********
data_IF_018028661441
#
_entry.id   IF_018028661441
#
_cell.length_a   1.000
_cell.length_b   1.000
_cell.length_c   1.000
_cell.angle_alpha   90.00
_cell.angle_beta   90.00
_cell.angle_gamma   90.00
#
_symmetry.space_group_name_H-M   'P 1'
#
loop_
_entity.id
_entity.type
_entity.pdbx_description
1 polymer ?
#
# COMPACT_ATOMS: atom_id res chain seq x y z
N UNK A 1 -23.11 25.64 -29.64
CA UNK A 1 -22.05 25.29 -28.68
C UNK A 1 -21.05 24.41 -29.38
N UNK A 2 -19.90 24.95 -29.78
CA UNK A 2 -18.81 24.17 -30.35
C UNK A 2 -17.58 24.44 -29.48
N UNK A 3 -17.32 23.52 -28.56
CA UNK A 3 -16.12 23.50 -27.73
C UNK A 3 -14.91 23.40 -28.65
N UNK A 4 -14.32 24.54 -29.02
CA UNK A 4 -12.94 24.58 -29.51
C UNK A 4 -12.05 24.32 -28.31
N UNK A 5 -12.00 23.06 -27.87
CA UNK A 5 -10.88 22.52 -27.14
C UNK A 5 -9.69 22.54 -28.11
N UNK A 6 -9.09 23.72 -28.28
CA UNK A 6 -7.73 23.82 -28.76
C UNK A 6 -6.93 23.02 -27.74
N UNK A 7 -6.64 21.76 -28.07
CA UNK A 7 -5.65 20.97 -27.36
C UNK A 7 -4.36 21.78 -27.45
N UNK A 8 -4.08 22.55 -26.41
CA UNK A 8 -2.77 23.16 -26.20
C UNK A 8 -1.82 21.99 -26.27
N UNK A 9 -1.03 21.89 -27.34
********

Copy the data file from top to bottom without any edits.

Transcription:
data_IF_018028661441
#
_entry.id   IF_018028661441
#
_cell.length_a   1.000
_cell.length_b   1.000
_cell.length_c   1.000
_cell.angle_alpha   90.00
_cell.angle_beta   90.00
_cell.angle_gamma   90.00
#
_symmetry.space_group_name_H-M   'P 1'
#
loop_
_entity.id
_entity.type
_entity.pdbx_description
1 polymer ?
#
# COMPACT_ATOMS: atom_id res chain seq x y z
N UNK A 1 -23.11 25.64 -29.64
CA UNK A 1 -22.05 25.29 -28.68
C UNK A 1 -21.05 24.41 -29.38
N UNK A 2 -19.90 24.95 -29.78
CA UNK A 2 -18.81 24.17 -30.35
C UNK A 2 -17.58 24.44 -29.48
N UNK A 3 -17.32 23.52 -28.56
CA UNK A 3 -16.12 23.50 -27.73
C UNK A 3 -14.91 23.40 -28.65
N UNK A 4 -14.32 24.54 -29.02
CA UNK A 4 -12.94 24.58 -29.51
C UNK A 4 -12.05 24.32 -28.31
N UNK A 5 -12.00 23.06 -27.87
CA UNK A 5 -10.88 22.52 -27.14
C UNK A 5 -9.69 22.54 -28.11
N UNK A 6 -9.09 23.72 -28.28
CA UNK A 6 -7.73 23.82 -28.76
C UNK A 6 -6.93 23.02 -27.74
N UNK A 7 -6.64 21.76 -28.07
CA UNK A 7 -5.65 20.97 -27.36
C UNK A 7 -4.36 21.78 -27.45
N UNK A 8 -4.08 22.55 -26.41
CA UNK A 8 -2.77 23.16 -26.20
C UNK A 8 -1.82 21.99 -26.27
N UNK A 9 -1.03 21.89 -27.34